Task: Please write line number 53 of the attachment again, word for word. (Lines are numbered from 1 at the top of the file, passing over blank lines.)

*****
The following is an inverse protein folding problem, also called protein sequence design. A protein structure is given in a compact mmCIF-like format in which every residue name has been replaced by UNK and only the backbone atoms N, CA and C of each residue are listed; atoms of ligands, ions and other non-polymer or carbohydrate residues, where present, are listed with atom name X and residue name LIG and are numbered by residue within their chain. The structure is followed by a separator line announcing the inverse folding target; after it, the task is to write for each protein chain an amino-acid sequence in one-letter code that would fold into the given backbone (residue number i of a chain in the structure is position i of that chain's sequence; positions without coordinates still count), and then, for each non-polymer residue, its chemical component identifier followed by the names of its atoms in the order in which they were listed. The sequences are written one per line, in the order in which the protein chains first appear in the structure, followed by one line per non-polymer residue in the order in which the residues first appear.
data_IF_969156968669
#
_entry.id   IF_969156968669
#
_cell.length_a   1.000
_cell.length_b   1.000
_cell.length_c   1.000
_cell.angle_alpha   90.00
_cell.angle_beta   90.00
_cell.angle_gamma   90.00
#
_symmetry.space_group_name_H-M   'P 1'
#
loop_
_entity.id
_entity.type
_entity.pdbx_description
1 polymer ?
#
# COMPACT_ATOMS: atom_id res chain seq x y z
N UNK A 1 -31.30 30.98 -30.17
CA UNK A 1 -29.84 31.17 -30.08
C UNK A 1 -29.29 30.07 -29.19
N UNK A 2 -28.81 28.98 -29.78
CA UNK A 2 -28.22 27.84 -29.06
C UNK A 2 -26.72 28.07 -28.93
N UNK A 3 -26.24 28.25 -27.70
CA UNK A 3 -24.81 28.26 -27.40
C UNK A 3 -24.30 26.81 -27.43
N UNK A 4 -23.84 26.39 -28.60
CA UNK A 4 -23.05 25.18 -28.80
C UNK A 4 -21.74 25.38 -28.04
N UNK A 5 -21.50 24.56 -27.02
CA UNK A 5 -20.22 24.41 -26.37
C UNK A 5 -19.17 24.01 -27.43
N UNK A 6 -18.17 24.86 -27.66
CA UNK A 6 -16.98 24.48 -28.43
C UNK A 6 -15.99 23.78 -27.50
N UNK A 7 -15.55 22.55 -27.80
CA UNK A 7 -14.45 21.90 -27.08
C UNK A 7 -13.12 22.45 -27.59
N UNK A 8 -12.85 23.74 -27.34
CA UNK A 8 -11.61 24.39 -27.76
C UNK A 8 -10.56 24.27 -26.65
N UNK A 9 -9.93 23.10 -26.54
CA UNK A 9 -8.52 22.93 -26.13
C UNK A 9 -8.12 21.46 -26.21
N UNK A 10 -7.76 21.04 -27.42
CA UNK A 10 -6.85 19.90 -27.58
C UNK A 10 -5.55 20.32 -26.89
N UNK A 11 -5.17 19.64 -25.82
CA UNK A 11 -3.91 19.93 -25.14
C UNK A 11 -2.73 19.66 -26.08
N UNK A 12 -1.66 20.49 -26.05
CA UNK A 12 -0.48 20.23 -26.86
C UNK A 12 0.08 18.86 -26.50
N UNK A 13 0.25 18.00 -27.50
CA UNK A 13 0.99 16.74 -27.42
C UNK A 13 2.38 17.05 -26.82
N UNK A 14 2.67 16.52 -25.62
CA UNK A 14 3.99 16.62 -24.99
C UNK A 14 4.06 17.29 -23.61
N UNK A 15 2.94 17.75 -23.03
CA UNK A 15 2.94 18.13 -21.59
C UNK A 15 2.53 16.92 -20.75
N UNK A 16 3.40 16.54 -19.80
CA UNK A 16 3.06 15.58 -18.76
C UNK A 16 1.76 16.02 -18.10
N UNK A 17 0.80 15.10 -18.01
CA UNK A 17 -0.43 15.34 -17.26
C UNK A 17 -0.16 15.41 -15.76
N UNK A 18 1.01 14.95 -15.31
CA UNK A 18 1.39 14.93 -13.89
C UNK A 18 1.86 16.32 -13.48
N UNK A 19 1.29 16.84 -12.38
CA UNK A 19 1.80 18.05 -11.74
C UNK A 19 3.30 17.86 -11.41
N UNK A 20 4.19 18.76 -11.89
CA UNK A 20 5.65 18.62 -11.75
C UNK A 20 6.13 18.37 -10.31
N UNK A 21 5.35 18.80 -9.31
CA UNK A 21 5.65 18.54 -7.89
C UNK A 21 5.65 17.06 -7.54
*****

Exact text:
CA UNK A 11 -3.91 19.93 -25.14